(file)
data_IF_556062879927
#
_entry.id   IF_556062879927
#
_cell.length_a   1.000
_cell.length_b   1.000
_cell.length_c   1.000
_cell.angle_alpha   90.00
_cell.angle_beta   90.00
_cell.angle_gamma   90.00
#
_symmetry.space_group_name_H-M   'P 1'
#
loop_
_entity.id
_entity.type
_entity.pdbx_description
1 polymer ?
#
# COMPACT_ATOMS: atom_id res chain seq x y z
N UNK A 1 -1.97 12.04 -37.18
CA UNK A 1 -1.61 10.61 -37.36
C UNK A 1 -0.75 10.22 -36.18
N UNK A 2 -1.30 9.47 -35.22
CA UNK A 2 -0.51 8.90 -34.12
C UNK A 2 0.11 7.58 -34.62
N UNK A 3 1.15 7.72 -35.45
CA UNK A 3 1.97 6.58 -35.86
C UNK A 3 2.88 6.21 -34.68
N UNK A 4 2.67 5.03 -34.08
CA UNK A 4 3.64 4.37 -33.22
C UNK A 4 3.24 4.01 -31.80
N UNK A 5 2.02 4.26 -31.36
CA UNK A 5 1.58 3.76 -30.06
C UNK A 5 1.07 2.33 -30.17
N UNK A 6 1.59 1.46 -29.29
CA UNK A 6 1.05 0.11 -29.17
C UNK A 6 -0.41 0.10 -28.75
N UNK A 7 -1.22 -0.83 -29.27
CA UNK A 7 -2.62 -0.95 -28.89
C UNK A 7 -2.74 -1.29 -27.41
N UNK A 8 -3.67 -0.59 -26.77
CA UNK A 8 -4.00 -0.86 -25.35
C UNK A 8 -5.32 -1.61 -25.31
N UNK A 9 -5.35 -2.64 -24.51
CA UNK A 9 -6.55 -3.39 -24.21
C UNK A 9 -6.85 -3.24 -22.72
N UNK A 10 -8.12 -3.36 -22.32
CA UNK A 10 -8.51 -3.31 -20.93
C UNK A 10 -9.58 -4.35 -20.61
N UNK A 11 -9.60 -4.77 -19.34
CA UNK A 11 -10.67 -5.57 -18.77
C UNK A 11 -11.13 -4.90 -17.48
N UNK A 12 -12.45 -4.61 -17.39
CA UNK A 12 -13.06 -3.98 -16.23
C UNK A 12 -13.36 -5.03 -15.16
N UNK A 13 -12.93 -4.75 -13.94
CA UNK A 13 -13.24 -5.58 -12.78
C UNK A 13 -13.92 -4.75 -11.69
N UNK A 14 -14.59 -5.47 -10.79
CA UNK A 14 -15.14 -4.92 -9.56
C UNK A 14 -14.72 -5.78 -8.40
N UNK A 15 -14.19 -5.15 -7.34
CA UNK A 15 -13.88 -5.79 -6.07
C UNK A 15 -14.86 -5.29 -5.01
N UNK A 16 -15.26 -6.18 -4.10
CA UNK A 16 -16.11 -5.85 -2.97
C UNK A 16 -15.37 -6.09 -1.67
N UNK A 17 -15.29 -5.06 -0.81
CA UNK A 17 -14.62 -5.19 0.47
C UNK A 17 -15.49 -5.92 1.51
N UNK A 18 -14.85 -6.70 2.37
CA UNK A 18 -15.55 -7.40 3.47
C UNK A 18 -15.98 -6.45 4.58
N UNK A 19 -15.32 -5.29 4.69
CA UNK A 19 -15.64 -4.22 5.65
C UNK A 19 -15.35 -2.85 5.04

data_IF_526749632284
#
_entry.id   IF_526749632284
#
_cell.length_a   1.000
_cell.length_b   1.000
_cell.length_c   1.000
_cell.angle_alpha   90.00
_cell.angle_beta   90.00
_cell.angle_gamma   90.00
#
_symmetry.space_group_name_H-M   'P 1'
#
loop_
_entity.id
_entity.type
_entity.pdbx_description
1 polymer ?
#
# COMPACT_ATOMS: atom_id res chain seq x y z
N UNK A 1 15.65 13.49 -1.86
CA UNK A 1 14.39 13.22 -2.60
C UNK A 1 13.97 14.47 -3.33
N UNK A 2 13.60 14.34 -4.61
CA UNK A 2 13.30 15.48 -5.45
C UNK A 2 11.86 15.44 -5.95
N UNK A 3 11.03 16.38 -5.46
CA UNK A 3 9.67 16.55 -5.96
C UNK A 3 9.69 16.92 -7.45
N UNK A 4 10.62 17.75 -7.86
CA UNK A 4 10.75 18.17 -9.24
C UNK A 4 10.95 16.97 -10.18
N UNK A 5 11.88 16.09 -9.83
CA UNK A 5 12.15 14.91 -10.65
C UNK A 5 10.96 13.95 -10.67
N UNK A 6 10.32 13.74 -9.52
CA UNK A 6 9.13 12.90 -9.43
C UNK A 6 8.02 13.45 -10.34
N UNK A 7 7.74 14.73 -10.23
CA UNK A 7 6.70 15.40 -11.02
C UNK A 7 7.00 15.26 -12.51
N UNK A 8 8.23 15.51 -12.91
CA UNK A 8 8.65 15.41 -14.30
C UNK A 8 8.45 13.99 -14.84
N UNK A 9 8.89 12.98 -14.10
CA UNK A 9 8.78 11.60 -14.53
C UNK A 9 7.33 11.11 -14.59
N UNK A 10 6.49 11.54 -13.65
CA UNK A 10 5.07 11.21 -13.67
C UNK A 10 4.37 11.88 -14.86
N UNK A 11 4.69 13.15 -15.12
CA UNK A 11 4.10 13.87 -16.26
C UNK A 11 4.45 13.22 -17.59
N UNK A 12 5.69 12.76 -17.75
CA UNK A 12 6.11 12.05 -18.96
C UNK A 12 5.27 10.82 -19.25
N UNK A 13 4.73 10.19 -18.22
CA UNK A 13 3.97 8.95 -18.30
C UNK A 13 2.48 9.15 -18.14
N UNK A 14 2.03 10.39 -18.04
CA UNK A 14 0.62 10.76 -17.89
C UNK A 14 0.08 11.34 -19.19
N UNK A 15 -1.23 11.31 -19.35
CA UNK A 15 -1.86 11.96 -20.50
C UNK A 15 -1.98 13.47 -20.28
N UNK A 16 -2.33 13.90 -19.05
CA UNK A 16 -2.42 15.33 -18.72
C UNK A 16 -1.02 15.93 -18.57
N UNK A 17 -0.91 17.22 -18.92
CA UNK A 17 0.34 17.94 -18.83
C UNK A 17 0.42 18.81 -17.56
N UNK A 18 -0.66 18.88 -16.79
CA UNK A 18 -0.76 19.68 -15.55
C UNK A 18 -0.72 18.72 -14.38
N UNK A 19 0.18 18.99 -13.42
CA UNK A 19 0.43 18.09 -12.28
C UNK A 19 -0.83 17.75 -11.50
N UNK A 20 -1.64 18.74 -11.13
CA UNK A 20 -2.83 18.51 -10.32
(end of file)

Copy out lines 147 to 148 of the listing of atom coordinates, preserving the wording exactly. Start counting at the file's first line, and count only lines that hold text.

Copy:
CA UNK A 17 0.34 17.94 -18.83
C UNK A 17 0.42 18.81 -17.56